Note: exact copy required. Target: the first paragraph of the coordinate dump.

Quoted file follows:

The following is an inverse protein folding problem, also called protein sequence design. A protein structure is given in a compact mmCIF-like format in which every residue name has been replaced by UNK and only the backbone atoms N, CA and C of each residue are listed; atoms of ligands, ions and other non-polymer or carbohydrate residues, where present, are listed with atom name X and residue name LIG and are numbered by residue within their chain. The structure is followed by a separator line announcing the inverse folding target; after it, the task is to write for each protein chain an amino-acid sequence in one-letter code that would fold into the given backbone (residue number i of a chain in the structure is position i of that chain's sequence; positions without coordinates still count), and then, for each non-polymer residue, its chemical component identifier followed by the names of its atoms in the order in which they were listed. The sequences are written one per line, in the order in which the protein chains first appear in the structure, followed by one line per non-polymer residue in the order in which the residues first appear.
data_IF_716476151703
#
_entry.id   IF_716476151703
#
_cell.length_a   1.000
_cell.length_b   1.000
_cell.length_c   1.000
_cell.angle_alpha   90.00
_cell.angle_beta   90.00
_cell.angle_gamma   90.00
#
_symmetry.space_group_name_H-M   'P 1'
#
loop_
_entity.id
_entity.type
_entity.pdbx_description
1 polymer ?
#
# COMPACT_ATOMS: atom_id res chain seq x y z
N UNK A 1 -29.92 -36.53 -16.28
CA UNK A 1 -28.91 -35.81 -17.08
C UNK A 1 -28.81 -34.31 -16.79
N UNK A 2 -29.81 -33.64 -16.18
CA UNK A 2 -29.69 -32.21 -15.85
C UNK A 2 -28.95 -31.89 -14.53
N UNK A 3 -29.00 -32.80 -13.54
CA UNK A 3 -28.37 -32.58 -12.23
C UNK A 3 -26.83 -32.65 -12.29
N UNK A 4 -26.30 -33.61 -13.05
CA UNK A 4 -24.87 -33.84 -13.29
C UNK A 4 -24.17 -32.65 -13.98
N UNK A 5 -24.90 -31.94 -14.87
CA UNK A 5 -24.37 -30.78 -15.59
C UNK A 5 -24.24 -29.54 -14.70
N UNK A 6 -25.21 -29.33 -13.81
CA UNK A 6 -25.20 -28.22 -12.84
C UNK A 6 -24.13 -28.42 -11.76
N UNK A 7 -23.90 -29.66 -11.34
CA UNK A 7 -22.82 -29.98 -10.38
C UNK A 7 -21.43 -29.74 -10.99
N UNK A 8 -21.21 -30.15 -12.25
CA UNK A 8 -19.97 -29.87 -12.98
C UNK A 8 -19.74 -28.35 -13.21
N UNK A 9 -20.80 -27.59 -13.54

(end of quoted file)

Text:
The following is an inverse protein folding problem, also called protein sequence design. A protein structure is given in a compact mmCIF-like format in which every residue name has been replaced by UNK and only the backbone atoms N, CA and C of each residue are listed; atoms of ligands, ions and other non-polymer or carbohydrate residues, where present, are listed with atom name X and residue name LIG and are numbered by residue within their chain. The structure is followed by a separator line announcing the inverse folding target; after it, the task is to write for each protein chain an amino-acid sequence in one-letter code that would fold into the given backbone (residue number i of a chain in the structure is position i of that chain's sequence; positions without coordinates still count), and then, for each non-polymer residue, its chemical component identifier followed by the names of its atoms in the order in which they were listed. The sequences are written one per line, in the order in which the protein chains first appear in the structure, followed by one line per non-polymer residue in the order in which the residues first appear.